Category Archives: World Literature

Americanah by Chimamanda Ngozi Adichie

americanah-by-chimamanda-ngozi-adichie Title: Americanah
Author: Chimamanda Ngozi Adichie
Publisher: Anchor Books, Vintage
ISBN: 978-0307455925
Genre: Literary Fiction
Pages: 588
Source: Personal Copy
Rating: 5 Stars

I did not know what took me this long to reread this book. I remember reading it in 2013, when it was published and I promised a friend that I would get back to it soon – reread it that is. I reread it this month, after three years and was stunned yet again, just as I was when I first read it.

How do you describe a flawless novel such as “Americanah”? How do you review it? How do you describe your feelings to people as you read it, with a hunger and also knowing that you must starve yourself for it, should it get over too soon? While this book is about race at the heart and core of it, it is also a lot more than just that. May be this will be a good start to letting you know more about the book. I for one was riveted. My mind is still reeling from the characters, their lives, their perceptions, opinions, views and how it feels when you are almost an alien in another country.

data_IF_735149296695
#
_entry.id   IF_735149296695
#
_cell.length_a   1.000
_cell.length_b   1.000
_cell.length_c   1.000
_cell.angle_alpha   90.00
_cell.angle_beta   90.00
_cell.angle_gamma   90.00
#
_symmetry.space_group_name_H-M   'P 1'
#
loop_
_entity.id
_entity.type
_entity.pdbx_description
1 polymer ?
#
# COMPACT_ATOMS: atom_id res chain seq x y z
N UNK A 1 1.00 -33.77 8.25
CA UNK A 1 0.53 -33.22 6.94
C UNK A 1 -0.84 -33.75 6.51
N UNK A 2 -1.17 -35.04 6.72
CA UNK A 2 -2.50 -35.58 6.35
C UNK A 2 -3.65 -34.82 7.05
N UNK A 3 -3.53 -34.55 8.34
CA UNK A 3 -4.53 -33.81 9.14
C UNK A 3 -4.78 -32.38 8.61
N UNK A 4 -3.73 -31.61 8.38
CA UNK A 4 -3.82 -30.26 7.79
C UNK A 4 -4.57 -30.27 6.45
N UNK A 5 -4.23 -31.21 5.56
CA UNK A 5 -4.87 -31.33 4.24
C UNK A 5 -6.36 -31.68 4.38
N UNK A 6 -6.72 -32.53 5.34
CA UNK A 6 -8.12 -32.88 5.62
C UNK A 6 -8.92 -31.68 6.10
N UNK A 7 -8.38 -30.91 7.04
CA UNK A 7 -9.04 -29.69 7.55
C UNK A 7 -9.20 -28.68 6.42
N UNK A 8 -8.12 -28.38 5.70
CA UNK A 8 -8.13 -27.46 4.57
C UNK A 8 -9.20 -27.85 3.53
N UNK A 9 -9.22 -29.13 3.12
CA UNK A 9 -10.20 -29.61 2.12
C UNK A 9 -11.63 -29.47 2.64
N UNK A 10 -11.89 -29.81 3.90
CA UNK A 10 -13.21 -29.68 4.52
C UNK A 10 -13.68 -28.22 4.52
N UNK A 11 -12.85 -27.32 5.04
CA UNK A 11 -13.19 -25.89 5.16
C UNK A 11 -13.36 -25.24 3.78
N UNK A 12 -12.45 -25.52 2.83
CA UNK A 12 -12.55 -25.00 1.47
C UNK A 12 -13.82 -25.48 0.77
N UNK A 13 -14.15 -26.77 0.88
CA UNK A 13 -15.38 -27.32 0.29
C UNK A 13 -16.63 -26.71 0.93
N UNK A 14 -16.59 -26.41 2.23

“Americanah” is fodder for the mind, heart and soul. It may sound cliché when I say this, but that’s what it was for me. It is the story of two Nigerians, each trying to find their place in the world – from school to college to working in countries that they have experienced only in movies, comics, books or TV shows. There is certain neatness to the writing – it is neither convoluted, nor simple at the same time. It deals with issues; it feels personal at the same time and an all-encompassing read.

“Americanah” – the title is a Nigerian word used to describe someone who has lived abroad for so long, maybe particularly in America that they no longer understand the nuances of being Nigerian. They speak American and eat that cuisine. They are alien to their people once they are back and somehow that is the case with Adichie’s characters as well.